Dissecting the Seahawks' selection of Bruce Irvin
Editor’s note: This column originally appeared in Dan Pompei’s “Sunday Blitz.”
No draft day selection has been dissected more than the Seahawks’ pick of Bruce Irvin. In fact, it was dissected more than anywhere at the Seahawks offices overlooking Lake Washington.
So while the talking heads took their shots on draft day, the Seahawks heard none of it. The Seahawks had done their work and were confident in their conclusions. In their draft room, the only sounds were of reggae music and ringing telephones. The televisions were on mute.
ICONSeattle's selection of Bruce Irvin raised some eyebrows around the league.
The Seahawks may or may not have picked a player who will be an NFL star. But they knew who Irvin is, and they have a plan for him.
They had unusual insight into his widely discussed character because Seahawks coach Pete Carroll recruited him to Southern Cal. Seahawks defensive passing game coordinator Rocky Seto also had first hand knowledge of Irvin. As an alum of Mount San Antonio College, Seto sold Irvin on attending the junior college.
The Seahawks did not pretend Irvin’s background was ideal. They did not close their eyes to the fact that he lived in a drug house, or spent time in a juvenile jail for burglary. But they did not believe his background was as troubling as some teams did.
“Look he has had a rough background,” Seahawks general manager John Schneider told me. “He was so desperate. He dropped out of school. He basically was living on the street. But he was able to pick himself up, get his GED, get into a junior college, then get a scholarship.”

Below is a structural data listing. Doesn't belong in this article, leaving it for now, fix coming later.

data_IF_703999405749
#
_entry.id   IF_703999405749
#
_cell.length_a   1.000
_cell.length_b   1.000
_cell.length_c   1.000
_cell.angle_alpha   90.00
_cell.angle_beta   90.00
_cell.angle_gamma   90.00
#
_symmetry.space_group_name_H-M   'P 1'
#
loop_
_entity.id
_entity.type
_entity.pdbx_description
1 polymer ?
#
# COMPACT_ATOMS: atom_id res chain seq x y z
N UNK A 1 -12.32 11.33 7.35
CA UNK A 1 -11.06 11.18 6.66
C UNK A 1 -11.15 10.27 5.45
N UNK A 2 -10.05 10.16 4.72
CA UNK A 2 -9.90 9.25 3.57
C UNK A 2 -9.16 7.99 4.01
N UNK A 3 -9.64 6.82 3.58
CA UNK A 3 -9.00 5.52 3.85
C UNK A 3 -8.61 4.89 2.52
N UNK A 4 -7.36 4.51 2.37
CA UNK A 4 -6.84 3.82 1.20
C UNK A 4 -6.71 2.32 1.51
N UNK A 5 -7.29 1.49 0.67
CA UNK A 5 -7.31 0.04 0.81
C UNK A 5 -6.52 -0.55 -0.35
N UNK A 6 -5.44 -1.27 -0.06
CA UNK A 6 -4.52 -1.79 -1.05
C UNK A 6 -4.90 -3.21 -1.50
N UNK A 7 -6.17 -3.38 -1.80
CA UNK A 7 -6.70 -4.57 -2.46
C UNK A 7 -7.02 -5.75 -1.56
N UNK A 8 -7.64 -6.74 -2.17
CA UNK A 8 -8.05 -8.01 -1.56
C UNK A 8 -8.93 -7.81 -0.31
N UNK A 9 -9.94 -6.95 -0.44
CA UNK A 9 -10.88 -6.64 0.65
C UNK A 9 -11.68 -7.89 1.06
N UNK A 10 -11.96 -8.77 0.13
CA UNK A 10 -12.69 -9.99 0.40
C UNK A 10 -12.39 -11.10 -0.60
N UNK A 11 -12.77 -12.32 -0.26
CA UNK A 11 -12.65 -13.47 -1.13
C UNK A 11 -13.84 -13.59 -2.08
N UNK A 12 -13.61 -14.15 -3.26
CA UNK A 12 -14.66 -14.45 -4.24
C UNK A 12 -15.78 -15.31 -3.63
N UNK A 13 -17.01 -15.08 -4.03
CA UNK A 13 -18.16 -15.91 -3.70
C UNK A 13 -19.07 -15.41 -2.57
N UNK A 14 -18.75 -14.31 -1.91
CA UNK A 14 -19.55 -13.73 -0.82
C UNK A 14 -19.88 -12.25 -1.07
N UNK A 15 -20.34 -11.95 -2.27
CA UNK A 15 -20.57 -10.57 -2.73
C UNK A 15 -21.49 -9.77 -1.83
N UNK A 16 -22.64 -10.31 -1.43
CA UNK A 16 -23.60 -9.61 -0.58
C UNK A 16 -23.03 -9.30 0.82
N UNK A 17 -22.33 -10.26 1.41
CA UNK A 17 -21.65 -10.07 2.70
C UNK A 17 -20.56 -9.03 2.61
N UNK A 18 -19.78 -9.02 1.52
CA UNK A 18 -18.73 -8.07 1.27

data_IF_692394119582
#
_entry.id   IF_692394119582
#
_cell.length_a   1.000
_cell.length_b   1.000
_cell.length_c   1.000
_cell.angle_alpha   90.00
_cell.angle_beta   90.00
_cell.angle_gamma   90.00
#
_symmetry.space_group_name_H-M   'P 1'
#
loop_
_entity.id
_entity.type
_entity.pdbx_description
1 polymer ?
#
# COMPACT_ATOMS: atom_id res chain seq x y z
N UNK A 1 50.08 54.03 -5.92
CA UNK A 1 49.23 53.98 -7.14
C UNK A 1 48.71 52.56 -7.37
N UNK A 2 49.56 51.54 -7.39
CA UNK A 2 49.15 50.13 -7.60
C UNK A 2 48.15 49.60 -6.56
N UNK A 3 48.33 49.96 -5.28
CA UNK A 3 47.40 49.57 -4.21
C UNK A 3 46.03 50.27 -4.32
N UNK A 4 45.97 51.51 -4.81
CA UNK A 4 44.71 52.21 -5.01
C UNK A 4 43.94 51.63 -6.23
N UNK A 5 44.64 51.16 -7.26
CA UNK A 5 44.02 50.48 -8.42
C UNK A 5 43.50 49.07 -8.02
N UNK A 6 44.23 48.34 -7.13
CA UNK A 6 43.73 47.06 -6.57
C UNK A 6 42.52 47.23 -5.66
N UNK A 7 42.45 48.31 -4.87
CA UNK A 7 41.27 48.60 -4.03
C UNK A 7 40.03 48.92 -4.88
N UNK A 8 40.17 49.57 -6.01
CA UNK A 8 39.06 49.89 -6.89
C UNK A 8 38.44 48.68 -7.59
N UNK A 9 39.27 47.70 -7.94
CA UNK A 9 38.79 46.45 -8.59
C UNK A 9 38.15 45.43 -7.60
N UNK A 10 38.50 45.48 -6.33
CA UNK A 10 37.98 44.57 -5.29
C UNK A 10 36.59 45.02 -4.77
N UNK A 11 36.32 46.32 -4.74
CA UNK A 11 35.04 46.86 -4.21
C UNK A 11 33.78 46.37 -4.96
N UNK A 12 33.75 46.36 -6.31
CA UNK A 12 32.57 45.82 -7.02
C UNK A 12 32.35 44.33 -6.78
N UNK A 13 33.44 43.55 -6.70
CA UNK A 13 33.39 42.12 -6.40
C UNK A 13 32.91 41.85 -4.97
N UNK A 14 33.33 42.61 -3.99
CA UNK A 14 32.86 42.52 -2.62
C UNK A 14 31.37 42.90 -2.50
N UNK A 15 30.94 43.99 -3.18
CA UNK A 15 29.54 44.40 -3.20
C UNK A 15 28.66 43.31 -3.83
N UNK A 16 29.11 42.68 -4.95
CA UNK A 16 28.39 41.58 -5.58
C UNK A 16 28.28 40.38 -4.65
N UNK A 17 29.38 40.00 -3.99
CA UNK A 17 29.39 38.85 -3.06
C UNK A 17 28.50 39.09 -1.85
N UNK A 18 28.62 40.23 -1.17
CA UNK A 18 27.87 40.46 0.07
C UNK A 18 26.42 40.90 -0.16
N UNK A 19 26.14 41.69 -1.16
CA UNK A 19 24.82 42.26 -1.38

To Schneider, the fact that Irvin persevered when he could have quit reflected well on him. He also pointed out Irvin never was in trouble when he was in junior college or at West Virginia until March, when he was arrested for breaking a sign at a sandwich shop. The charges since have been dropped.
“Is it a risk?” Schneider said. “Sure it is. But we were as comfortable with it as you can get. Obviously you would like a guy be clean as a whistle, have them all be like Shea McClellin. Sometimes a guy like this comes along and is worth a shot. We felt he was.”
Schneider thought Irvin was the best pass rusher in the draft and one of the three best defenders, along with Luke Kuechly and Mark Barron. Two other general managers I spoke with concurred that Irvin was the best pass rusher in the draft. Some teams questioned if Irvin can be more than a pass rusher, however.
For the time being, Irvin may be only a pass rush specialist. But the Seahawks believe he can grow into a larger role. Schneider said he has no doubt Irvin can be an every down player at the Seahawks’ “Leo” position, which also is known as an “Elephant” in some defenses. It’s the same position Charles Haley and Fred Dean made famous. Chris Clemons has been manning the position for the Seahawks recently.
If Irvin plays Leo, he will be dropping about a quarter of the time. The Seahawks think he has the capacity to do that. It may take him awhile, but they believe Irvin, who was a receiver in high school and a safety in junior college, can get there.
“He’s not a finished product,” Schneider said. “He’s like a lump of clay. He has a lot of work to do, don’t get me wrong. But he is a guy the coaches think they can mold. His change of direction testing was phenomenal. His movement skills are phenomenal.”
Speaking of movement, the Seahawks entertained the notion of moving down in the draft into the late teens or early 20s. Some thought Irvin would be available then. But the Seahawks did not want to risk it.
Some risks are worth taking. Some are not.
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